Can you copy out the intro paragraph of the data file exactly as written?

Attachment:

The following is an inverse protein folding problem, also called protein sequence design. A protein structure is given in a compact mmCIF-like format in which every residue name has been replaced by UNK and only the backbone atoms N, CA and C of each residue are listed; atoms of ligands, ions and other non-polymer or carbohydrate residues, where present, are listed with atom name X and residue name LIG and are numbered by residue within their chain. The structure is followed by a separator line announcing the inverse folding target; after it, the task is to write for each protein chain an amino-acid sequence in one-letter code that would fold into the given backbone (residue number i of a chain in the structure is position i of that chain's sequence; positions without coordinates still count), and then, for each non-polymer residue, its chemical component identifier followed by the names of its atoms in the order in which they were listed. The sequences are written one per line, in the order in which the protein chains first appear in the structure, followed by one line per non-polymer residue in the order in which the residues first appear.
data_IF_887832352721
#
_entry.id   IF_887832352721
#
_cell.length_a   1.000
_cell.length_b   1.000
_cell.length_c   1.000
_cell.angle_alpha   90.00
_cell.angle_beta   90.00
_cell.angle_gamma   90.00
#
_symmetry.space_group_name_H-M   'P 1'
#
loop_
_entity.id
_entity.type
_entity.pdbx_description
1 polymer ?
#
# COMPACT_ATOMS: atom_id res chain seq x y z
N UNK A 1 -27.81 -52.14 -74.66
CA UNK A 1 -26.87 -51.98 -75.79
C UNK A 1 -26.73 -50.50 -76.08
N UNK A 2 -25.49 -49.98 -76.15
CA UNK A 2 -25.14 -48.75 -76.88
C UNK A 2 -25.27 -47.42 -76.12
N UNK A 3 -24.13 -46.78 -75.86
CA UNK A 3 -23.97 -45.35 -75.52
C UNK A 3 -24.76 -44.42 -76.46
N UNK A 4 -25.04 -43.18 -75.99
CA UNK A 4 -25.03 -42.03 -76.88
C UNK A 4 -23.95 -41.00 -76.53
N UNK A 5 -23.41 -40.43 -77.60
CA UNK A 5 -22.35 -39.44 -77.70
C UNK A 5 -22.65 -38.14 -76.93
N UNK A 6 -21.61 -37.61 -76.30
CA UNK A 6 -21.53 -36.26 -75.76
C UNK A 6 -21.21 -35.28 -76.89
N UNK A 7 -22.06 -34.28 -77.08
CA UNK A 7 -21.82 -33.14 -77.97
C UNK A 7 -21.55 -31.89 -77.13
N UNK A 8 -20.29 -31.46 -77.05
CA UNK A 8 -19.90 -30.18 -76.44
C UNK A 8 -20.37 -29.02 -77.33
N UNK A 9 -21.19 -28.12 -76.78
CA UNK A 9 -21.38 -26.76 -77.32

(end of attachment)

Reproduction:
The following is an inverse protein folding problem, also called protein sequence design. A protein structure is given in a compact mmCIF-like format in which every residue name has been replaced by UNK and only the backbone atoms N, CA and C of each residue are listed; atoms of ligands, ions and other non-polymer or carbohydrate residues, where present, are listed with atom name X and residue name LIG and are numbered by residue within their chain. The structure is followed by a separator line announcing the inverse folding target; after it, the task is to write for each protein chain an amino-acid sequence in one-letter code that would fold into the given backbone (residue number i of a chain in the structure is position i of that chain's sequence; positions without coordinates still count), and then, for each non-polymer residue, its chemical component identifier followed by the names of its atoms in the order in which they were listed. The sequences are written one per line, in the order in which the protein chains first appear in the structure, followed by one line per non-polymer residue in the order in which the residues first appear.